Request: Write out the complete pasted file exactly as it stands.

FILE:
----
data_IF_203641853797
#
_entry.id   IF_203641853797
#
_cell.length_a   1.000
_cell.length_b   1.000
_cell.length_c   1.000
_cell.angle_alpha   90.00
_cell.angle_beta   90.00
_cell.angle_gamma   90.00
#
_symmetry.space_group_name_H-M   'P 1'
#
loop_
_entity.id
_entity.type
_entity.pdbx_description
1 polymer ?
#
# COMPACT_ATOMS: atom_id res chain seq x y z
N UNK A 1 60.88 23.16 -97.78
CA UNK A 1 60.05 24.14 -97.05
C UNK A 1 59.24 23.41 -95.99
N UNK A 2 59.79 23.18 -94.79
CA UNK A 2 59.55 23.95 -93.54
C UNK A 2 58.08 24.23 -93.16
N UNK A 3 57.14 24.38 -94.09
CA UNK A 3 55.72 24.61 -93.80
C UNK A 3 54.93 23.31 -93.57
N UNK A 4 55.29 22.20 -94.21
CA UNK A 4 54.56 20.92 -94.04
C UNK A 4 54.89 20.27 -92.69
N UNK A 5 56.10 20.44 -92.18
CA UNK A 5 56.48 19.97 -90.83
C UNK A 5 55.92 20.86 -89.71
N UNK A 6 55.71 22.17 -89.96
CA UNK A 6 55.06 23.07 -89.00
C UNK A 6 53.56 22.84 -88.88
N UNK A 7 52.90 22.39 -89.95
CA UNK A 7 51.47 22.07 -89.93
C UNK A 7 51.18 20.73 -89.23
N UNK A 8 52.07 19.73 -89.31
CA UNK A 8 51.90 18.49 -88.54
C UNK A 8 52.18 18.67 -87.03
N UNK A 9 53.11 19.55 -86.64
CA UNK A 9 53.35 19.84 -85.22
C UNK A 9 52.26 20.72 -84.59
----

data_IF_203641853797
#
_entry.id   IF_203641853797
#
_cell.length_a   1.000
_cell.length_b   1.000
_cell.length_c   1.000
_cell.angle_alpha   90.00
_cell.angle_beta   90.00
_cell.angle_gamma   90.00
#
_symmetry.space_group_name_H-M   'P 1'
#
loop_
_entity.id
_entity.type
_entity.pdbx_description
1 polymer ?
#
# COMPACT_ATOMS: atom_id res chain seq x y z
N UNK A 1 60.88 23.16 -97.78
CA UNK A 1 60.05 24.14 -97.05
C UNK A 1 59.24 23.41 -95.99
N UNK A 2 59.79 23.18 -94.79
CA UNK A 2 59.55 23.95 -93.54
C UNK A 2 58.08 24.23 -93.16
N UNK A 3 57.14 24.38 -94.09
CA UNK A 3 55.72 24.61 -93.80
C UNK A 3 54.93 23.31 -93.57
N UNK A 4 55.29 22.20 -94.21
CA UNK A 4 54.56 20.92 -94.04
C UNK A 4 54.89 20.27 -92.69
N UNK A 5 56.10 20.44 -92.18
CA UNK A 5 56.48 19.97 -90.83
C UNK A 5 55.92 20.86 -89.71
N UNK A 6 55.71 22.17 -89.96
CA UNK A 6 55.06 23.07 -89.00
C UNK A 6 53.56 22.84 -88.88
N UNK A 7 52.90 22.39 -89.95
CA UNK A 7 51.47 22.07 -89.93
C UNK A 7 51.18 20.73 -89.23
N UNK A 8 52.07 19.73 -89.31
CA UNK A 8 51.90 18.49 -88.54
C UNK A 8 52.18 18.67 -87.03
N UNK A 9 53.11 19.55 -86.64
CA UNK A 9 53.35 19.84 -85.22
C UNK A 9 52.26 20.72 -84.59